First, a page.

As in adults, lymphocytes, which were found in 45/45 (100%) samples with available cytological data, and monocytes, detected in at least 35/45 (77.8%) samples, were the predominant immune cell types in the CSF. Relative lymphocyte counts ranged between 32 and 100% (median 90%; N = 37) of all CSF cells and relative monocyte counts between 4 and 39% (median 20%; N = 14).

Importantly, however, neutrophils were present in 71.1% (32/45) of samples (and thus even more frequent than in adults [43%; p < 0.003]). Neutrophils represented up to 69% of all leukocytes (data available for 28 samples) and up to 69% in samples with pleocytosis (N = 26). If only LPs with pleocytosis and available cytological data are considered, neutrophil granulocytes were present even in 88.2% (30/34) of samples (vs. 50% in adults). As in the adults, neutrophils were more commonly found during acute attacks in the MY and BRAIN subgroups (81% of all samples with available data) than in the ON subgroup (45%). The higher frequency of neutrophils in the pediatric cohort may thus reflect the higher proportion of ON attacks in the adult cohort (41% vs. 26% among samples with cytology data). In total, neutrophil granulocytes were present at least once in 29/38 (76.3%) patients with available cytology data (vs. 46% in adults).

By contrast, eosinophils and basophils were rare findings, present in only 3/45 (6.7%) (accounting for 20%, 2%, and a “high proportion” of all WCC; all reported in patients with pleocytosis [87, 21 and 179 cells/μl, respectively]) and 2/45 (4.4%) samples with available cytology data, respectively. Activated lymphocytes were noted in 3/45 (6.7%) samples, and plasma cells in 2/45 (4.4%). The results did not differ significantly from those in the adult cohort.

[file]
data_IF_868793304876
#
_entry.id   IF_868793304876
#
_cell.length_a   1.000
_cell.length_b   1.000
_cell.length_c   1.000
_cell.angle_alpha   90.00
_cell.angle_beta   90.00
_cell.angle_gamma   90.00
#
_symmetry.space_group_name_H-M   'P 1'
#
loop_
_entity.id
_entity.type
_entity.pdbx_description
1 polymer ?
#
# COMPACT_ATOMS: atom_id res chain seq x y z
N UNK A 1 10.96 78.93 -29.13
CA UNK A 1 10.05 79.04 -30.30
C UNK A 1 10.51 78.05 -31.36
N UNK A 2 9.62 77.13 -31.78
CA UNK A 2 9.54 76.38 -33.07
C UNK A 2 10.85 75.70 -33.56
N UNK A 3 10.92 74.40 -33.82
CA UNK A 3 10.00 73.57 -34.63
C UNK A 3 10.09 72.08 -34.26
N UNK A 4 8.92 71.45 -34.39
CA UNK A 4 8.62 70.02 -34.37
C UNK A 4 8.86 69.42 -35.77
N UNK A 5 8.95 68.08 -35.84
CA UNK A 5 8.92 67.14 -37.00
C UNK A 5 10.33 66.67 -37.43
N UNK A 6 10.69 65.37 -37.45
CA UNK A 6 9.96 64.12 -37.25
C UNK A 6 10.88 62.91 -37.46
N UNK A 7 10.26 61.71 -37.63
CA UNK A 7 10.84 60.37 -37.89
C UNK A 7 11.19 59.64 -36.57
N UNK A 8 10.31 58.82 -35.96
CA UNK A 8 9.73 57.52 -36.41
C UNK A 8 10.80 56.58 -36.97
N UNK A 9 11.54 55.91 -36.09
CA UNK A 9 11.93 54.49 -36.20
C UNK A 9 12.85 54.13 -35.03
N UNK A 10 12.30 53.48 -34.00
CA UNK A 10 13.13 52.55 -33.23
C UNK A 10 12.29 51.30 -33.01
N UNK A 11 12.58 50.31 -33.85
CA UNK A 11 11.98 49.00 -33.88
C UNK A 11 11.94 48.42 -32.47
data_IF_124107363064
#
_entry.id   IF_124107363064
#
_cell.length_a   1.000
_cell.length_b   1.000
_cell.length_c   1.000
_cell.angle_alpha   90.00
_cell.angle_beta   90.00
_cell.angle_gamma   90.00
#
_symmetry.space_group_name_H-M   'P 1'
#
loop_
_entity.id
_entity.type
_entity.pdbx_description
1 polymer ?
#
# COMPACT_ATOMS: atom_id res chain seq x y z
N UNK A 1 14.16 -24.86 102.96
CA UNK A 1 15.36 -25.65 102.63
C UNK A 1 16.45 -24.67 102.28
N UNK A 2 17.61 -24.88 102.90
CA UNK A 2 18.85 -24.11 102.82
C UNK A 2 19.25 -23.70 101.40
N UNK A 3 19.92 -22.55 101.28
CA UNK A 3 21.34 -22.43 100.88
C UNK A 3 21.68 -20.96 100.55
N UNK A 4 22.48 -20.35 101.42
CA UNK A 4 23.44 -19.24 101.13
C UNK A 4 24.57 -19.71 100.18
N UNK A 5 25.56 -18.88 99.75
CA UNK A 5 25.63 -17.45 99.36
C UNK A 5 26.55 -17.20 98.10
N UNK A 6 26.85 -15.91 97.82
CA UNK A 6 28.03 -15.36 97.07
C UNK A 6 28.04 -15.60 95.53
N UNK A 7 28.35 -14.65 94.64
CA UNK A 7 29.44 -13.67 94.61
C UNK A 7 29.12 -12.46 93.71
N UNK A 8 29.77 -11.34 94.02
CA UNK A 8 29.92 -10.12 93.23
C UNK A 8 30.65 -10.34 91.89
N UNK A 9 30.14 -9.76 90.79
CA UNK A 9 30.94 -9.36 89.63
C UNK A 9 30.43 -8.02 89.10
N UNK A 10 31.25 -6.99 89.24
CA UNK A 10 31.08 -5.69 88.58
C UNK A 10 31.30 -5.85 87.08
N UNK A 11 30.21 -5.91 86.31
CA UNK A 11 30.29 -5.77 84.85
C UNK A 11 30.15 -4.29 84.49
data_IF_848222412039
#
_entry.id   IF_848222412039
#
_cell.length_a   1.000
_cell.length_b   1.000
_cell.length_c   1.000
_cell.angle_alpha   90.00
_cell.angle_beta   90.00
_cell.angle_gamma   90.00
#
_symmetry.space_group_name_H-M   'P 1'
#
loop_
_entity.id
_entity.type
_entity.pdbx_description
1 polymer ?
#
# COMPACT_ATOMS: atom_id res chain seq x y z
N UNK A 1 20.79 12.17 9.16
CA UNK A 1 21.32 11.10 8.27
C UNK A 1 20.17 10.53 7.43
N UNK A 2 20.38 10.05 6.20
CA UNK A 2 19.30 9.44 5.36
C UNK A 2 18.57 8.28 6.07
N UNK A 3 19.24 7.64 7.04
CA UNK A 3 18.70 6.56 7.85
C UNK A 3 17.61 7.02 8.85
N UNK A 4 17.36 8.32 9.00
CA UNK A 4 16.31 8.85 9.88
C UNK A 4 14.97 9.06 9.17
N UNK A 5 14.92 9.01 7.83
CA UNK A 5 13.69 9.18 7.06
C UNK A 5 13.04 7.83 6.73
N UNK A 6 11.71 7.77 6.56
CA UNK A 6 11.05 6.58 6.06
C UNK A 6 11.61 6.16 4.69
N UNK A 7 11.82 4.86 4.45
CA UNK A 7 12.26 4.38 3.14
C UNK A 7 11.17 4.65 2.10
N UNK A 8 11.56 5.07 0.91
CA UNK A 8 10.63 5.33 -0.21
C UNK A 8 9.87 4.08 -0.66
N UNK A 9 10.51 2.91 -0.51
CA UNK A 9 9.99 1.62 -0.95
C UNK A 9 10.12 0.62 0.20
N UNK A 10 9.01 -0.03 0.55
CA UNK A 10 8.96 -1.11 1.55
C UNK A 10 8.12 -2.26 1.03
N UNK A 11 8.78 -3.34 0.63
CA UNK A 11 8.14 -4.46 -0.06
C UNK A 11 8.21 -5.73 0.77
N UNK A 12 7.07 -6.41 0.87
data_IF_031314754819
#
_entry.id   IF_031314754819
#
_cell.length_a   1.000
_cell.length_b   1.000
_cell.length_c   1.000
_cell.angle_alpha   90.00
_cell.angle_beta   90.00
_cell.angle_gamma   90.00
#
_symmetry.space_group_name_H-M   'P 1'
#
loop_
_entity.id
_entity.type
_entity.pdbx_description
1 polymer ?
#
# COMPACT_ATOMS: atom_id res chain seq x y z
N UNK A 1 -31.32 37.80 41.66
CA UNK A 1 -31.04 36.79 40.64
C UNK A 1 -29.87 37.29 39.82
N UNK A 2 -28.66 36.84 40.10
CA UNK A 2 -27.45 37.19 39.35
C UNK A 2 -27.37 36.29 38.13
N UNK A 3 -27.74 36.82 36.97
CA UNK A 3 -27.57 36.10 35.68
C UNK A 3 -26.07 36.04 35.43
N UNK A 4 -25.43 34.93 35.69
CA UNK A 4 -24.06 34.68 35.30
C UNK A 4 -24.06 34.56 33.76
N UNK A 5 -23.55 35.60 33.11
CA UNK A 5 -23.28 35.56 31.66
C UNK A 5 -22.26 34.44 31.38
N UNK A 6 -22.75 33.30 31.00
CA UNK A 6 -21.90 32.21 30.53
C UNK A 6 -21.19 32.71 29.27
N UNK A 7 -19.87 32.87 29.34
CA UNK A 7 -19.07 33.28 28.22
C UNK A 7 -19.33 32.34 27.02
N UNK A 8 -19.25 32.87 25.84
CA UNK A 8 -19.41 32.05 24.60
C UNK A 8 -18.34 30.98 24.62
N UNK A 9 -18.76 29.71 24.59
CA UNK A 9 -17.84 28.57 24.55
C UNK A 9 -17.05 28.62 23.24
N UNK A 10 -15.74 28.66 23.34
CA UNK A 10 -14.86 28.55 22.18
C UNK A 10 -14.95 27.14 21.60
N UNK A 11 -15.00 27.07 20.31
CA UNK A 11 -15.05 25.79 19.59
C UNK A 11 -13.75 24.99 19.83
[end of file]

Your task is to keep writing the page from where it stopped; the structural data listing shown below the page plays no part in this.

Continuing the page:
Pleocytosis was significantly less common in the acute ON subgroup than in the acute myelitis (19.2% vs. 82.8%; p < 0.000003) and in the acute brain subgroup (19.2% vs. 66.7%; p < 0.0003). Similarly, median cell numbers were lower in the acute ON subgroup (2, range 0–18) than in the acute MY (41, range 2–256; p < 0.000001) and the acute brain subgroup (22, range 0–179; p < 0.000004) (Fig. 1). CSF WCC ≥ 50 cells/μl were found exclusively in patients with acute myelitis and to a lower extent in patients with acute brain disease at the time of LP but not in acute ON patients (present in 48.3%, or 14/29, in the acute MY subgroup, vs. 22.2%, or 8/36, in the acute brain subgroup, vs. 0%, or 0/26, in the acute ON subgroup). This is all highly similar to what was observed in the adult cohort [26]. See Table 1 and Supplementary Figure 1 for further details.

Fig. 1
figure1

CSF white cell counts, IgG, IgA, IgM, and albumin CSF/serum ratios and CSF concentrations, CSF total protein concentrations, and CSF L-lactate concentrations in MOG-IgG-positive EM. A statistically significant difference between the acute MY subgroup and the acute ON subgroup was found regarding all parameters studied. IgG/A/M immunoglobulin G/A/M, QIgG/A/M CSF/serum IgG/A/M ratios, QAlb CSF/serum albumin ratio